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Ionized and bound calcium inside isolated sarcoplasmic reticulum of skeletal muscle and its significance in phosphorylation of adenosine triphosphatase by orthophosphate



Ionized and bound calcium inside isolated sarcoplasmic reticulum of skeletal muscle and its significance in phosphorylation of adenosine triphosphatase by orthophosphate



European Journal of Biochemistry 97(1): 239-250



Calcium loading of skeletal muscle sarcoplasmic reticulum performed passively by incubation with high calcium concentrations (0.5--15 mM) on ice gives calcium loads of 50--60 nmol/mg sarcoplasmic reticulum protein. This accumulated calcium is not released by EGTA [ethyleneglycol bis-(2-aminoethyl)-N,N,N',N'-tetraacetic acid], but almost completely released by ionophore X-537A plus EGTA or phospholipase A plus EGTA treatment and is therefore assumed to be inside the sarcoplasmic reticulum. This calcium is distributed in one saturable and one non-saturable calcium compartment, as derived from the dependence of the calcium load on the calcium concentration in the medium. These compartments are assigned to bound and ionized calcium inside the sarcoplasmic reticulum, respectively. Maximum calcium binding under these conditions was 33 nmol/mg protein with an apparent half-saturation constant of 5,8 nmol/mg free calcium inside, or between 1.2 and 0.6 mM free calcium inside, assuming an average vesicular water space of 5 or 10 microliter/mg protein, respectively. Calcium-dependent phosphorylation of sarcoplasmic reticulum calcium-transport ATPase from orthophosphate depends on the square of free calcium inside, whilst inhibition of phosphorylation depends on the square of free calcium in the medium. Calcium-dependent phosphorylation appears to be determined by the free calcium concentrations inside or outside allowing calcium binding to the ATPase according to the two classes of calcium binding constants for low affinity calcium binding or high affinity calcium binding, respectively. It is further suggested that the saturation of the low-affinity calcium-binding sites of the ATPase facing the inside of the sarcoplasmic reticulum membrane is responsible for the greater apparent orthophosphate and magnesium affinity in calcium-dependent phosphorylation than in calcium-independent phosphorylation from orthophosphate. Maximum calcium-dependent phosphoprotein formation at 20 degrees C and pH 7.0 is about 4 nmol/mg sarcoplasmic reticulum protein.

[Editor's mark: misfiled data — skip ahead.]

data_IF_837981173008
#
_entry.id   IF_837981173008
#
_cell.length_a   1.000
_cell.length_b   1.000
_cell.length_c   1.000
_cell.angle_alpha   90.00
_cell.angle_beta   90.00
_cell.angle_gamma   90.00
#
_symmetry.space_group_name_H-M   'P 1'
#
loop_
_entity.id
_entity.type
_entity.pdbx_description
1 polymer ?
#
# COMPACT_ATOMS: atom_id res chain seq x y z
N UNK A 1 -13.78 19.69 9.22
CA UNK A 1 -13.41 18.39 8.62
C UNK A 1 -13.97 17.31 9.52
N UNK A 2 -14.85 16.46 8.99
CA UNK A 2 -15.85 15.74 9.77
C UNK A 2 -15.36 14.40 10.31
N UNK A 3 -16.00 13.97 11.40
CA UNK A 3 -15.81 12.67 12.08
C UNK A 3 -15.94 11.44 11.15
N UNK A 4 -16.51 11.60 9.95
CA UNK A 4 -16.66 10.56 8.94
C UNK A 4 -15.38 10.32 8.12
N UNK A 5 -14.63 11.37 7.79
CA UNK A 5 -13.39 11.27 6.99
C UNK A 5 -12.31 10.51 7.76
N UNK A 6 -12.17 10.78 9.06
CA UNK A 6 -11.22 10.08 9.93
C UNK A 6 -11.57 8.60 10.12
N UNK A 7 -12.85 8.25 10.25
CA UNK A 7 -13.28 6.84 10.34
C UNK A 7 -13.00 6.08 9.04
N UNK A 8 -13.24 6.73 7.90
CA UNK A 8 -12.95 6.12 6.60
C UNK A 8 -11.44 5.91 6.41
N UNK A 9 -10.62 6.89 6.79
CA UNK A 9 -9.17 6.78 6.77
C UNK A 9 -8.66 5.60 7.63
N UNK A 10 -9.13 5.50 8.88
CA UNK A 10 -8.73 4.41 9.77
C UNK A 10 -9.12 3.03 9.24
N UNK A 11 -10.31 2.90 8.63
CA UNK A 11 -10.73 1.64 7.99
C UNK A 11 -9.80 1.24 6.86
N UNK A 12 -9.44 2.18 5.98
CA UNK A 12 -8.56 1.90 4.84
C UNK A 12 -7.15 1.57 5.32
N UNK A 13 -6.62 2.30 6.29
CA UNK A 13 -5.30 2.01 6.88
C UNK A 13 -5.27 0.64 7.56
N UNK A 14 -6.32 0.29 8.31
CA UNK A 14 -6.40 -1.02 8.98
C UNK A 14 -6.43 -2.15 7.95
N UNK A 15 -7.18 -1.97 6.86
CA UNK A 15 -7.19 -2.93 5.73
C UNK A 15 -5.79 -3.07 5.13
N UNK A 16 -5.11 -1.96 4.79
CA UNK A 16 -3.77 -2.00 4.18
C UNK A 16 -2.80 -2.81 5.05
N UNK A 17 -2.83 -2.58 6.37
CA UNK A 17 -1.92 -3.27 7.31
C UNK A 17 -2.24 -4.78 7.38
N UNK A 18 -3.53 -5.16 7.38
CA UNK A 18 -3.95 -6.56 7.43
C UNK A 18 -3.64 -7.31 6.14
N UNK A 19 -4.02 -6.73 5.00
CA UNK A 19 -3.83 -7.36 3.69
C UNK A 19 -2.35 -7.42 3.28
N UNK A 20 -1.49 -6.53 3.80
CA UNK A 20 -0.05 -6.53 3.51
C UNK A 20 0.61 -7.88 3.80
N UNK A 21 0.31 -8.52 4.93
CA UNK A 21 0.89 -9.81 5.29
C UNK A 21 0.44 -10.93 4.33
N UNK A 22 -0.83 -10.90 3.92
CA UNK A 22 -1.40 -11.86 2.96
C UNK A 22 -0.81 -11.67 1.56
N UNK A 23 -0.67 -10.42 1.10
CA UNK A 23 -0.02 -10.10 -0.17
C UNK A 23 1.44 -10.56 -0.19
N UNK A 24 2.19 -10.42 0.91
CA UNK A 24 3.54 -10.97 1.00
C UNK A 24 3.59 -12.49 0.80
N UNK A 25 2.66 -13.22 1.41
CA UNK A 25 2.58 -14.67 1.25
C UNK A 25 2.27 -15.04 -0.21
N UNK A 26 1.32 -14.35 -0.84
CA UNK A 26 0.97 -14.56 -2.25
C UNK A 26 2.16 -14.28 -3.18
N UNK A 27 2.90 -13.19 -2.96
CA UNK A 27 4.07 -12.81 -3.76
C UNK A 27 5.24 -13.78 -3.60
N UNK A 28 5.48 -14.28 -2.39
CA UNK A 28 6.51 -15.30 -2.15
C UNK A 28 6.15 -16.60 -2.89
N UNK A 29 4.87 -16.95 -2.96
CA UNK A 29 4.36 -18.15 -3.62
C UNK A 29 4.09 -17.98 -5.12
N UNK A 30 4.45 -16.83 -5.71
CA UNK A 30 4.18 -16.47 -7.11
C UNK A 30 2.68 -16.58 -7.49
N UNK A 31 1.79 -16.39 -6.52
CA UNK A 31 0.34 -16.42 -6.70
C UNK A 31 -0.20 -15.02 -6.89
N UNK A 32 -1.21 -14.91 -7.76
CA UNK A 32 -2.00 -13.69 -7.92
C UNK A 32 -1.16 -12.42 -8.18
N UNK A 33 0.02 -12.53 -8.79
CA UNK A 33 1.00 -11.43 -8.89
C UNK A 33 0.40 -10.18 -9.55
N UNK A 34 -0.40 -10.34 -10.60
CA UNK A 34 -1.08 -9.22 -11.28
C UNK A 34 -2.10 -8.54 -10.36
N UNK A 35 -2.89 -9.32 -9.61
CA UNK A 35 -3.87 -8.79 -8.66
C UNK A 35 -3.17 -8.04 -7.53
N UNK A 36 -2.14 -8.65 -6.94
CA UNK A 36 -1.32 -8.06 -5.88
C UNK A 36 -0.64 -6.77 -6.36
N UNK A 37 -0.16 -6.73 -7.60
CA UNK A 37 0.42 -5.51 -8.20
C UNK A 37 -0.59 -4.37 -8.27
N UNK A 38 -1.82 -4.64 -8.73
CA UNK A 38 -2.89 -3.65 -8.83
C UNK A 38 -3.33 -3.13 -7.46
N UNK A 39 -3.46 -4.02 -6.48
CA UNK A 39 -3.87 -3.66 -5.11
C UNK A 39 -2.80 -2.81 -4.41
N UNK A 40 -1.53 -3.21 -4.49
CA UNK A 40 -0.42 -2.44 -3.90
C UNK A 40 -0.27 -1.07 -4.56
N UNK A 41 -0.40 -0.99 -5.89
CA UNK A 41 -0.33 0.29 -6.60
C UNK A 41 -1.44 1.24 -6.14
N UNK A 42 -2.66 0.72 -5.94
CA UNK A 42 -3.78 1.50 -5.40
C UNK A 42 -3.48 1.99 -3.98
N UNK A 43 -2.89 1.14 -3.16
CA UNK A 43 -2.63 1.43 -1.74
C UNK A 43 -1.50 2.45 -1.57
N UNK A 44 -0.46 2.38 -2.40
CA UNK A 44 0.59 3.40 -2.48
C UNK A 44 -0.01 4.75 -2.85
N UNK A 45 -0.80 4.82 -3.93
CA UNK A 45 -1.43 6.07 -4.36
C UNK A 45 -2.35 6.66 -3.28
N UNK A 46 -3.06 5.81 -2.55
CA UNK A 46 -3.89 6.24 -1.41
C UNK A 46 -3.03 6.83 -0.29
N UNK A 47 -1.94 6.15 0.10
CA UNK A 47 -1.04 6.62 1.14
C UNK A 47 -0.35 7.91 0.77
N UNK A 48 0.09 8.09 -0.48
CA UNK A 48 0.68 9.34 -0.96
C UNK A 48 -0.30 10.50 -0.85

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Accession: 040505746

Download citation: RISBibTeXText

PMID: 157875

DOI: 10.1111/j.1432-1033.1979.tb13108.x


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